Considering our current location out on the road, this is a quiz we can't resist. Name the bestselling American mystery writer born in Jonesboro, Arkansas.
Send your answer to email@example.com
(subject line: quiz). A prizewinner (a $25 gift card) will be randomly drawn from correct submissions.
Congratulations to Mary McDermott of Orleans, Massachusetts, who named Lee Harris and Valerie Wolzien as authors known for their lineup of holiday whodunits. Among the other authors cited by respondents were Leslie Meier, Mary Higgins Clark/Carol Higgins Clark, Isis Crawford, Janet Evanovich, Jane Haddam, and Carolyn Hart.
Each month we note birthdays of some of the masters of the mystery genre, with hopes that readers might read (or re-read) one of their gems.
November 9, 1832, in Saujon, France, was a writer, novelist, journalist, and pioneer of detective fiction. His best-known creation was Monsieur Lecoq, one of the earliest detectives in literature, who was said to have been a major influence on Sherlock Holmes, Arsene Lupin, and other fictional characters. He died in 1873 in Paris.
Anna Katherine Green, author of The Leavenworth Case (1878), was born November 11, 1845. This classic novel, among the very first mysteries written by a woman, featured Ebenezer Gryce, a New York City police detective. She died in 1935.
November 24, 1900, in Boston, created one of the most famous clerical detectives, Rabbi David Small. His first book in the series, Friday The Rabbi Slept Late
(1964), won the Edgar for Best First Novel. He died in 1996.
John Dickson Carr, who also wrote under the pseudonym Carter Dickson, was born November 30, 1906, in Pennsylvania. Best known for his locked-room mysteries, he was honored as a Grand Master by the Mystery Writers of America in 1963. He died in 1977.
What better way to carry your books (or anything else) and at the same time demonstrate your love of mysteries than with our signature black bag?
Made of durable fabric with reinforced 20-inch handles, the bag sports our recognizable logo. ($7)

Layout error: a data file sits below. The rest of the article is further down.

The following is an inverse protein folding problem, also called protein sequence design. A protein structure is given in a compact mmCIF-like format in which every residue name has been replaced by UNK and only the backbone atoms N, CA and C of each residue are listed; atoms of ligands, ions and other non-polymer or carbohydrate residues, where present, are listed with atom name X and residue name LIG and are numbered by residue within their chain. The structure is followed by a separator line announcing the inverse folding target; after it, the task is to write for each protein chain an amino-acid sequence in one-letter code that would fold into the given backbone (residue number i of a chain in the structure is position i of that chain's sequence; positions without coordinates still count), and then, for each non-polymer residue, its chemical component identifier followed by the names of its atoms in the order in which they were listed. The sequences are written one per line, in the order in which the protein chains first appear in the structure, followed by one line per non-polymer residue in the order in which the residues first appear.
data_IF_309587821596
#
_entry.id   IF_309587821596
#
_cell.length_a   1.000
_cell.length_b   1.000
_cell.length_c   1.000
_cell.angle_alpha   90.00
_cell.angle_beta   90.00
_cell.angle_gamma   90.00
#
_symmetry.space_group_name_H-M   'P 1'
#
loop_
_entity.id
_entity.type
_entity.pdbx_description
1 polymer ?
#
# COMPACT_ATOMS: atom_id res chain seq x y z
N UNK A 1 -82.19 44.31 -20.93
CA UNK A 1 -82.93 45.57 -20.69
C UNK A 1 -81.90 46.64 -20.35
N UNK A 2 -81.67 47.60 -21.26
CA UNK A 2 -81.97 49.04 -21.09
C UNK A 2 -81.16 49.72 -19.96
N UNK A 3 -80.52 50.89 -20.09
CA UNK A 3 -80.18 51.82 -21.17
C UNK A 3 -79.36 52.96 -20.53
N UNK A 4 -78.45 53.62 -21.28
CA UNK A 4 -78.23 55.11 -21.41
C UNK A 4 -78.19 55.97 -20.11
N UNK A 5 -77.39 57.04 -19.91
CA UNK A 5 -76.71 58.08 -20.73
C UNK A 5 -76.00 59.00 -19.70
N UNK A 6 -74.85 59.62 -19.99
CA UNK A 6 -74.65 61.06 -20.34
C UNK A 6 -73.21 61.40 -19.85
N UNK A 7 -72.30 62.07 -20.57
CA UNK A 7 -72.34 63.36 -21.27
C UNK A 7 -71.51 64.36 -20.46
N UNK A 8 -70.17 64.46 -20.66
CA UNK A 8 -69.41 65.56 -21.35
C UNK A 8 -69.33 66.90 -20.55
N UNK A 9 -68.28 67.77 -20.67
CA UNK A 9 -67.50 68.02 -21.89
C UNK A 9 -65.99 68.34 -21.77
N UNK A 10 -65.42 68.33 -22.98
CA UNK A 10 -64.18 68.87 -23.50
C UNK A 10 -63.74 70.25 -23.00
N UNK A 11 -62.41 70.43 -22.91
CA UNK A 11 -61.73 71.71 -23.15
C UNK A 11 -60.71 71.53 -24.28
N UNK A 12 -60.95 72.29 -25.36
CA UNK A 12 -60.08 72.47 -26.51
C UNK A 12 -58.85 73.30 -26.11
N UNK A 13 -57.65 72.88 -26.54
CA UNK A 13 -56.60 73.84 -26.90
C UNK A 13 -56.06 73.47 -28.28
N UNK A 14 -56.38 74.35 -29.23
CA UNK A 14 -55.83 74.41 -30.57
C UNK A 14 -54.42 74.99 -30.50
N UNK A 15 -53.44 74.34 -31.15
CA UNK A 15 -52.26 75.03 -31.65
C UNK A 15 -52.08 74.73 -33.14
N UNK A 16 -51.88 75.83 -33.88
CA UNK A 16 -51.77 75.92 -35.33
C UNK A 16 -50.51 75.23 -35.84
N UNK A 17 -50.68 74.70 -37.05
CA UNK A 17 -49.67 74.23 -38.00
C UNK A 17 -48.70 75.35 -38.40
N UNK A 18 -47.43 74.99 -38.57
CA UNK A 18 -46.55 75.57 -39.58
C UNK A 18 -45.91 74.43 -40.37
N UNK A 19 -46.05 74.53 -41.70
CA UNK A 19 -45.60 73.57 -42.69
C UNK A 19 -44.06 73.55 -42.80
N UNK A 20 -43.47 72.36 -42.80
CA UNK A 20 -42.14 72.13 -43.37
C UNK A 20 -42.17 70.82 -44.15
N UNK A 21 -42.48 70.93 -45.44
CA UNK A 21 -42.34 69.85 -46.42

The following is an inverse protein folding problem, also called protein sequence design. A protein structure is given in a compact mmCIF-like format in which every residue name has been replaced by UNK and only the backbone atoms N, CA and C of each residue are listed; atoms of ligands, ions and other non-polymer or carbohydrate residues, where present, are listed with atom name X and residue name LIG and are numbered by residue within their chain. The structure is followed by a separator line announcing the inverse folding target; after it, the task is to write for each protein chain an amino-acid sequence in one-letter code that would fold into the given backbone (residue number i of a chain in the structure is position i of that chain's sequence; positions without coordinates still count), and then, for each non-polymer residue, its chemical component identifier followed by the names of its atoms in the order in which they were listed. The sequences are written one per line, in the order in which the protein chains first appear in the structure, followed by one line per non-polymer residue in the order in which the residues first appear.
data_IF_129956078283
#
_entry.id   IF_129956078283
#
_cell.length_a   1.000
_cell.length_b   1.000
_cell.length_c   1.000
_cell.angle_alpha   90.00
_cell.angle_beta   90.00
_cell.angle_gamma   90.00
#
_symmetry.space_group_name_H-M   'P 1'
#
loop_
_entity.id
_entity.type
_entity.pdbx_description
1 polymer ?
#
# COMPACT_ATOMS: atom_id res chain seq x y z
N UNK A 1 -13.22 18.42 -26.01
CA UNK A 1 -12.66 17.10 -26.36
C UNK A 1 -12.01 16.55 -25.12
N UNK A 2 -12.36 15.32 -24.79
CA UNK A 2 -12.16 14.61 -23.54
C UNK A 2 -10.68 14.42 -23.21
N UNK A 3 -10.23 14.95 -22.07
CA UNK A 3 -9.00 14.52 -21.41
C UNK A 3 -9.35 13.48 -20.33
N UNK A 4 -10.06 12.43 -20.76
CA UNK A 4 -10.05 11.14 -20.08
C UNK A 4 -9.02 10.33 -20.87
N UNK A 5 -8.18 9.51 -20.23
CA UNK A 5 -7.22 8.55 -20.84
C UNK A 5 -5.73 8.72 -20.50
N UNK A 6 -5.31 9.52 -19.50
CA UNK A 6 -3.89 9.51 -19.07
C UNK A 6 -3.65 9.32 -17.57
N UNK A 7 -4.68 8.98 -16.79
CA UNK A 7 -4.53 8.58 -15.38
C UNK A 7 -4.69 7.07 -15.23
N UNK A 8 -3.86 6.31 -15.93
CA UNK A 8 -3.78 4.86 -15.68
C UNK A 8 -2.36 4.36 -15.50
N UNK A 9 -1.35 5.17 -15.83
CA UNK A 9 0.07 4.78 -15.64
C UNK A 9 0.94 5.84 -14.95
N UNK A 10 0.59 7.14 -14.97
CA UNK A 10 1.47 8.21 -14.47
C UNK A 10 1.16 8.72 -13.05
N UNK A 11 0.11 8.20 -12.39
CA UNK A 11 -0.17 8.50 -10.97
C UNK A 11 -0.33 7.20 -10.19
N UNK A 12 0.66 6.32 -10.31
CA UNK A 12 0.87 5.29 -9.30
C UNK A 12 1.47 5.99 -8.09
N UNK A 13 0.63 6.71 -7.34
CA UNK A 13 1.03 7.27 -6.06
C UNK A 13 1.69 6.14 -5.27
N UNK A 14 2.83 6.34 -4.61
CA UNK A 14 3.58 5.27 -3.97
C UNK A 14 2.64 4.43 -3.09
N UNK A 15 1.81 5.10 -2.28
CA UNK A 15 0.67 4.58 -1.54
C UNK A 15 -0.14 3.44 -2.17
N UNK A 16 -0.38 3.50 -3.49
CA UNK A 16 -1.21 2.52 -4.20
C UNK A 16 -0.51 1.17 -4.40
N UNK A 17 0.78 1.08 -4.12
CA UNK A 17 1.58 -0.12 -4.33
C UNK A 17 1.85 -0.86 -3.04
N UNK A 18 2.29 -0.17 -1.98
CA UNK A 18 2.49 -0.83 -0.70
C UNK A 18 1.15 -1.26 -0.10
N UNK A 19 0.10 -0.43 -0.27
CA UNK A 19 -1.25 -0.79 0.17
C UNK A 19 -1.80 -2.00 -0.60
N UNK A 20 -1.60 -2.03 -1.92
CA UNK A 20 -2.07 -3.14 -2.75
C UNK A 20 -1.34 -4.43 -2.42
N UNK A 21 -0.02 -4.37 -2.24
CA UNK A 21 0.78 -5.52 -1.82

Remember, if you've taken your Mainely Murders bag on a trip, let us know. Send your photo (jpg) and details to firstname.lastname@example.org.
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As most of you know, we're on our annual fall
hiatus, a time we take for recharging both ourselves and our stock. We'll re-open Wednesday, November 20, when we'll resume our Wednesday-Saturday, 10 a.m. to 5:30 p.m. schedule through December 28. (Except, of course, for Thanksgiving Day and Christmas Day.)
At the moment, we're in Jonesboro, Arkansas, the place where, more than 40 years ago, we first started talking about a future mystery bookstore. Back then, it was just a germ of an idea. (If you've got a map, we're about 70 miles northwest of Memphis.)
While out on the road, we'll be looking for books to add to our shelves for the last month and a half of the year.
In the meantime, Happy Reading.
Ann and Paula
Partners in Crime
Holidays are a popular theme for mystery writers, and Thanksgiving is no exception, though not ranking up near its neighbors, Halloween and Christmas.
Still there are numerous titles from which to choose, including A Catered Thanksgiving, Turkey Day Murder, Turkey Trot Murder, Wicked Autumn, Fatal Feast, The Thursday Turkey Murders.
Thanksgiving must surely be America's biggest eating holiday. That said, we wonder why there aren't more murders associated with it? The scenarios are limitless: Fights over what's to be served for dinner: "What do you mean no turkey this year?" "You put what in the stuffing?" "Who says key lime pie isn't traditional?"
There's also the availability of weapons. Name your poison; it's a natural. Utensils: the carving knife? Motives abound: after all, it's a family holiday.
Small Business Saturday
It's weeks away, but Small Business Saturday (the
Saturday after Thanksgiving, this year November 30) is the kickoff to the Christmas season and a time to support small, local retailers. Mainely Murders, like other small businesses, greatly appreciates your support. Visit us that day for refreshments, a raffle, and free gift wrapping.